Monday, November 28, 2011


We learn so much on these road trips and most of what we learn has nothing to do with beer. Much of it is life lessons and some of it is a combination. For instance, we learned on this trip that walking around is a real buzzkill…literally. We had a few beers at Tir Na Nog and then walked to the Abbey Burger Bistro. We had a few beers there and took a short walk to Pub Dog. Two beers there and a little walking tour of Federal Hill brought us to Blue Agave Restaurant Y Tequileria. A generous pour of tequila there put us back on the street with barely a hint of inebriation. On foot and bouncing from one place to the next is a really bad way to try to get drunk…not that getting sloppy drunk is the goal, but…

Our next stop did nothing to increase our happy level, but it did give us a moment to relax and try something we had never done before. On our way into Federal Hill to meet Larry we had passed a place called Zeeba Lounge. Not knowing what it was at the time, but finding the name interesting, we were surprised to find ourselves inside this establishment after bidding Larry farewell. The way that happened was typical of the way many off-the-cuff decisions are made with the Control and me. It starts off with the Control displaying his awesome reading skills…"Zeeba Lounge is a hookah bar. Huh." I am then forced to acknowledge that he has correctly deciphered the letters. "I see that". This is followed by a lengthy interrogation as to my interest. "Ever done hookah?" Exasperated and weak from the questioning, I manage to eke out a reply. "Nope". Coercion and arm-twisting immediately precede the use of thumb screws and water boarding. "Wanna?" Completely and cruelly broken I give in. "Sure". It's a sadistic and complex dance, but one that has served us well through the years, as it did here. It brought us into the second place that was unplanned, but became one of highlights of the trip. In case you missed it, or I forgot to mention it, the tequila bar was the first.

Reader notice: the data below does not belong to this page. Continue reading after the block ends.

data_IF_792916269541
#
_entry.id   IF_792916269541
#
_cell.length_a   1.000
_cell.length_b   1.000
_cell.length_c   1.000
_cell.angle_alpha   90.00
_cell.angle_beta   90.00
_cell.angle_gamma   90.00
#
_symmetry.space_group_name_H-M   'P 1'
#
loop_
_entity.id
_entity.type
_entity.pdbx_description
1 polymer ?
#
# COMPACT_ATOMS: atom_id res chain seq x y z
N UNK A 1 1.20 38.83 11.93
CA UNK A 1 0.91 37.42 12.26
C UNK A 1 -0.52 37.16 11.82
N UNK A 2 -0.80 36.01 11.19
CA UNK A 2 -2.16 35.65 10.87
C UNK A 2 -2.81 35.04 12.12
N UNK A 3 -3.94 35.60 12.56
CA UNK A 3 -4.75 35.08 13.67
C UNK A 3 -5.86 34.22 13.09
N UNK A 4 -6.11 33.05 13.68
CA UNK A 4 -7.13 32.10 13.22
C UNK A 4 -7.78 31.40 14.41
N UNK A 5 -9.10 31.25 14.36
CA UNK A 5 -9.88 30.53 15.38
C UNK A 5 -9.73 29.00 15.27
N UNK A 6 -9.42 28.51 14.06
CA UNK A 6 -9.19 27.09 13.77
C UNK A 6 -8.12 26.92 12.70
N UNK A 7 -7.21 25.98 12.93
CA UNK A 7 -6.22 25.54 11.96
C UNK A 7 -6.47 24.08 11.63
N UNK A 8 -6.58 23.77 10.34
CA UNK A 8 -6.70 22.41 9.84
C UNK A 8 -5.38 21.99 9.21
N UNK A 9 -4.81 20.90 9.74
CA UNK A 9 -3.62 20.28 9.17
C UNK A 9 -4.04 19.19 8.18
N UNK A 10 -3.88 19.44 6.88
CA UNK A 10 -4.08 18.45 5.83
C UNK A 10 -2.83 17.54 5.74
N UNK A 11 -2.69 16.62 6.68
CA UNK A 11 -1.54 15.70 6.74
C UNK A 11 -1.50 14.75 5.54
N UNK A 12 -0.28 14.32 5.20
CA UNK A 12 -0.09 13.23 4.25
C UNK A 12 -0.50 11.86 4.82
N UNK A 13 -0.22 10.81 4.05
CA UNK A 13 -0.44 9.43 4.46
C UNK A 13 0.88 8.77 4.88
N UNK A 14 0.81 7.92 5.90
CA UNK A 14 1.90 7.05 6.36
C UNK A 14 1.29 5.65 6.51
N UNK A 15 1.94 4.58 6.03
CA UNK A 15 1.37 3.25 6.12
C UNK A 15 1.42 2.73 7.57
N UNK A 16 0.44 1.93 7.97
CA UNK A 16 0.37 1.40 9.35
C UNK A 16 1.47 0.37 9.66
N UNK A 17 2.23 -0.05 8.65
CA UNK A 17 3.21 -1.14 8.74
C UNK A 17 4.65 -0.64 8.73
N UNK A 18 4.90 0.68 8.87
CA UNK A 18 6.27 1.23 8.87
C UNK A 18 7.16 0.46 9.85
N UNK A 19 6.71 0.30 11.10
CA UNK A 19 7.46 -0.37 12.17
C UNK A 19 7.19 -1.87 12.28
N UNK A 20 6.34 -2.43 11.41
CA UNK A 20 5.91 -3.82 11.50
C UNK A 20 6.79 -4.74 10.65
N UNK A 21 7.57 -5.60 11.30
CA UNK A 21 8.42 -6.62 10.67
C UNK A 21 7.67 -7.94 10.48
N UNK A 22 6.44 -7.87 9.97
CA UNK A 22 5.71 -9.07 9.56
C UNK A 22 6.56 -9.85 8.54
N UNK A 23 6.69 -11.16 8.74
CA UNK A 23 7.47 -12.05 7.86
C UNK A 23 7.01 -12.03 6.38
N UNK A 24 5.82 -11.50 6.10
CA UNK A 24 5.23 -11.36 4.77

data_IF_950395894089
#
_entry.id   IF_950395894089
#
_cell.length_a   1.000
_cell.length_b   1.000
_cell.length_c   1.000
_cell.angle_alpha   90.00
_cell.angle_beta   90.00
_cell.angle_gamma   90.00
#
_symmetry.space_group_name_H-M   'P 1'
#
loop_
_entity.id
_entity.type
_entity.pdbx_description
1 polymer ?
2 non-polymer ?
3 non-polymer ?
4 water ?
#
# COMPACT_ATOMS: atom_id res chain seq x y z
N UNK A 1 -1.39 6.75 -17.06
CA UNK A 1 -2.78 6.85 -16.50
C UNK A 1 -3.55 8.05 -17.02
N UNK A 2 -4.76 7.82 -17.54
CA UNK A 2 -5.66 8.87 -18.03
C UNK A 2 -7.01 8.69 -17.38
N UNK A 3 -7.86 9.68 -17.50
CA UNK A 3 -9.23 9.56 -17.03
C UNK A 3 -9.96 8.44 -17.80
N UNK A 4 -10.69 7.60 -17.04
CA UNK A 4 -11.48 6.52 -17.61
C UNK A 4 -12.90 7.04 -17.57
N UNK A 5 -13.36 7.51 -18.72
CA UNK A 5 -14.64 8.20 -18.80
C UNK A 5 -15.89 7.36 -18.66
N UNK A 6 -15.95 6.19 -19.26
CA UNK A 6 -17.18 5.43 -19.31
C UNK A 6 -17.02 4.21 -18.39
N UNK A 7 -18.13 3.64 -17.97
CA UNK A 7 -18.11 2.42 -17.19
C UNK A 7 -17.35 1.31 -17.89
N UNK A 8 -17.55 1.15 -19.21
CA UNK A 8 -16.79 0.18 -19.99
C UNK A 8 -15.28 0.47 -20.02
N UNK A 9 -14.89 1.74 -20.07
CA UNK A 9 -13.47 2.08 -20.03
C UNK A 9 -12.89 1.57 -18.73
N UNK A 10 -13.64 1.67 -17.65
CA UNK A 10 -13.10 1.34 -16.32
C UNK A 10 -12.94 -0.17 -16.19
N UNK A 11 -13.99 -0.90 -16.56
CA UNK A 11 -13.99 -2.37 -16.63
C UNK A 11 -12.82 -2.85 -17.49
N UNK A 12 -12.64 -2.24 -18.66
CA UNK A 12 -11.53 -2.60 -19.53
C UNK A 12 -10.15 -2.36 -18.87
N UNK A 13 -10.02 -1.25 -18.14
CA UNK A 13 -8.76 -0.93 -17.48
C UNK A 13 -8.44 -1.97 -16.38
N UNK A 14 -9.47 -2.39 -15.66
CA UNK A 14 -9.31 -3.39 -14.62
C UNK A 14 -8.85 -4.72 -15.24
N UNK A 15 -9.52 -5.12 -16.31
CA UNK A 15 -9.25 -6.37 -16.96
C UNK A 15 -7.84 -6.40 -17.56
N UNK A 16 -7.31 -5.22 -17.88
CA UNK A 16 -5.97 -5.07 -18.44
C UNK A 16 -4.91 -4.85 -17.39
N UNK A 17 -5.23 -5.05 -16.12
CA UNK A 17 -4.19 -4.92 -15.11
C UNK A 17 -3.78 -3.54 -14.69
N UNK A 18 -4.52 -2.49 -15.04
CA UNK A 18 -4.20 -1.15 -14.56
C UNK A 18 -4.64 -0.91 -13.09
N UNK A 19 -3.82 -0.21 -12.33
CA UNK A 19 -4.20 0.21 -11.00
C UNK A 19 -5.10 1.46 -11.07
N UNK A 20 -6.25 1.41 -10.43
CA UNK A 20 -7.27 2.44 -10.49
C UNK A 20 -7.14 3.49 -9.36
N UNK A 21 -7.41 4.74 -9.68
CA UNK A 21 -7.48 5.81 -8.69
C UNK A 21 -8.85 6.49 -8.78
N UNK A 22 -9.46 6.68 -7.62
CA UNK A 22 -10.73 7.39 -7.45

A doorman opens the door for you and moves the curtains aside to allow you entrance into the lounge. And it is truly a lounge: it's dark with low tables surrounded by low couches full of throw pillows and an amazing lack of smoke hanging in the air. These people know what they're doing, unlike a certain place in Jersey we tried just recently. We were directed to one of the manager's tables and she showed us why this place is so well run. Knowing we were hookah virgins, Nidia (for that was her name) walked us through all the ins and outs of smoking a water pipe. After a few test jabs she figured it would be really hard to offend us and her wicked sense of humor came forefront and made for great entertainment, even if it was at our expense at times. A hookah full of pomegranate and pistachio flavored tobacco and a few Turkish coffees and we had settled in nicely, blithely puffing away on the pipe and recapping much of what had gone on that day. Yeah, our buzz was entirely gone, but so was our sense of being tired and bloated. We left relaxed, rejuvenated and ready to find more beer. It was now off in search of the Pratt Street Ale House.